5

Yes, you can include them, but it is unlikely that they will count for much unless you get a chance to answer questions about it in an interview. The problem is that there is no real independent verification of what you have learned. You need to ask yourself whether you have really learned as much as if you had taken a course under the guidance of a ...


3

The problem with such online courses is that it is very difficult for an admissions committee to verify that you actually learned anything. If you work hard at such a course and do at least as much as the course requires then you might learn something useful, but it is very difficult to equate such a "credential" to a proper university course. So, ...


3

Unless your university specifically confers an honor, you don't hold it.The three typical Latin honors have different meaning in different universities, if they have any meaning at all. And, 2.96/4.0 would not be considered very high if earned in a US university. But that last bit means nothing as the systems are very different and grades are assigned very ...


3

Since I have worked in India after completing my Bachelor degree for 2 years and further joined a university in Germany for pursuing Masters and subsequently doing PhD at the moment, I feel that I have been in somewhat similar shoes as you are. I would recommend following things from my experience. please take it with a pinch of salt as it may vary on case ...


3

I am not in the US, but I don't think that mentioning this will be "frowned upon" as if you were having an unfair advantage in relation to the other candidates. You are not doing anything wrong or illegal by doing your undergrad research there: I actually think it is an advantage, as it shows you're motivated by the subject. If I were a part of the ...


2

My advice is that you should certainly mention it. I suspect that if you apply to some other university you would certainly want to mention your undergraduate research. You should do just the same for admission to your own graduate program. It would be expected, I think. If this is for doctoral study in the US, note that professors do, in fact, get involved ...


2

The experience of working under a well-known professor will impact positively on your profile, and is generally quite valuable for graduate applications. However, you need to take a call on whether the effort you put in is worth the result, and whether this is the only avenue for you to improve your profile. You say that you're not a US citizen and this is a ...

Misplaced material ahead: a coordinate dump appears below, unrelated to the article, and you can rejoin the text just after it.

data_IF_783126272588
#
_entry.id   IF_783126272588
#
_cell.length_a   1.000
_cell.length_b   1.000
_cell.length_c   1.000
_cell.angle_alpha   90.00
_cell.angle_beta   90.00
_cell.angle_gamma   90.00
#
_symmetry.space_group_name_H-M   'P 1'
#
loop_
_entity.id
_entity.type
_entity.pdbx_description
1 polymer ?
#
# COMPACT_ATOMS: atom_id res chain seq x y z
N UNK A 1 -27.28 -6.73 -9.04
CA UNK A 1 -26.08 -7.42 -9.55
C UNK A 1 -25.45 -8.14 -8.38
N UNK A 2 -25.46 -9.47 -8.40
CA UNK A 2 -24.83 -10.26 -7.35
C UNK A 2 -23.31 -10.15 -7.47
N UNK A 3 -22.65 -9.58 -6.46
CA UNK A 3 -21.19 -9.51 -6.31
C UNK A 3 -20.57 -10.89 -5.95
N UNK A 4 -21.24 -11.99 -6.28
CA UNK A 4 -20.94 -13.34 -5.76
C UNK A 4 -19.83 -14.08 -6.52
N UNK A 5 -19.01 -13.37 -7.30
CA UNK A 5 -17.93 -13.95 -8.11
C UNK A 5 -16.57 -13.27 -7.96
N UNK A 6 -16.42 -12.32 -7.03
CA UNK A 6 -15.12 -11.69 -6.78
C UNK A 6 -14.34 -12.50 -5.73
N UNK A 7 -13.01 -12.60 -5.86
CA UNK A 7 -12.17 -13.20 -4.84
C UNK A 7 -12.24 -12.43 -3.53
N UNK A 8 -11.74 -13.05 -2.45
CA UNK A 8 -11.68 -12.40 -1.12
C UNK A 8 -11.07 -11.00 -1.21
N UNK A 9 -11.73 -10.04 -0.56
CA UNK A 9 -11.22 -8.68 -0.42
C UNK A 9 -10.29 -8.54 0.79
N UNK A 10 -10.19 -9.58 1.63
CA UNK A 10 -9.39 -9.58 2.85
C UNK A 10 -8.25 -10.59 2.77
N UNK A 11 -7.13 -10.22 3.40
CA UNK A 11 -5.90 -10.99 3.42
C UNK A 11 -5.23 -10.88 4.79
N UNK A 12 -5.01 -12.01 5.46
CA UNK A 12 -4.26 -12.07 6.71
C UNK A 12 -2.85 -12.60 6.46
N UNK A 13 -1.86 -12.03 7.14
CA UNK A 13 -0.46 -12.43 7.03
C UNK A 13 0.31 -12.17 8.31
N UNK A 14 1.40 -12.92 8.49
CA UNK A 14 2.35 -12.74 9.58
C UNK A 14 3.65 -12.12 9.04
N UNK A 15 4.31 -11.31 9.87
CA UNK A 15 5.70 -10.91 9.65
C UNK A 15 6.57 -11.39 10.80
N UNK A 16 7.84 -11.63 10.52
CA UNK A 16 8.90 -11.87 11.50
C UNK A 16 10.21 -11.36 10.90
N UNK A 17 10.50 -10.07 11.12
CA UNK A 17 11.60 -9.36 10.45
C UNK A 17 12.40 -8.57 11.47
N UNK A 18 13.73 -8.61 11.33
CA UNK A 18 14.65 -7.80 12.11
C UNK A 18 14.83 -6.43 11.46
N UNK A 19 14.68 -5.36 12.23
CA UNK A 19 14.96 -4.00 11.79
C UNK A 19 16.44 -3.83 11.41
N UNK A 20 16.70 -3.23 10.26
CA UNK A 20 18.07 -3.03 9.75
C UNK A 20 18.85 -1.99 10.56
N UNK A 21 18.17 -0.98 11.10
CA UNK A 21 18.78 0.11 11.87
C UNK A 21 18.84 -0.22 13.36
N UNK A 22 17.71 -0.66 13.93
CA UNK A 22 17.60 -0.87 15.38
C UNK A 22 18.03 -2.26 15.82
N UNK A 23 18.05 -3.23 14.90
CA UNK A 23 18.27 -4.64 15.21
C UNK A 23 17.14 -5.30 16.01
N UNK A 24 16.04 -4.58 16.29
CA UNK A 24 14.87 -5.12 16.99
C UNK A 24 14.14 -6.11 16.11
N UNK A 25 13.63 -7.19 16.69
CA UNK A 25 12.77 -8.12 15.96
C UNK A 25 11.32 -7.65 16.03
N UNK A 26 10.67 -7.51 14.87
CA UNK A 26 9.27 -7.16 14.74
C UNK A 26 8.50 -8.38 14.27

2

Having an existing PhD is unlikely to affect universities' or supervisors' willingness to take a PhD student, if they can pay their own fees. However, it is likely to prevent her from getting funding for a PhD. Many funders have rules against this. Re COVID: This is anecdata, but I think scholarships have become scarcer this year as universities become ...


1

I honestly don't think you are going to have much trouble finding a good doctoral program. But, I have two suggestions to help maximize success, other than continuing to do well in your studies. First, make sure that you, and your skills, are known to at least a few faculty members. If you haven't yet cultivated relationships with potential letter writers, ...


1

Yes, it would be better to have some very-tangible evidence of your self-study, for example to have some faculty vouch for you... but, as we know, this is not always possible. From a U.S. math perspective: simply tell the textbooks (with authors!) you've read, and on-line notes you've read, etc, without much further comment. From my viewpoint, as a long-time ...


1

it was a late application. It means it went into the bin "if we really need to fill the position, and we have no other candidates, let's consider this applicant, too" they communicated to me that they did not have time to review my case They did not review your case. and they wanted to keep it for the next round. They keep it just in case they ...


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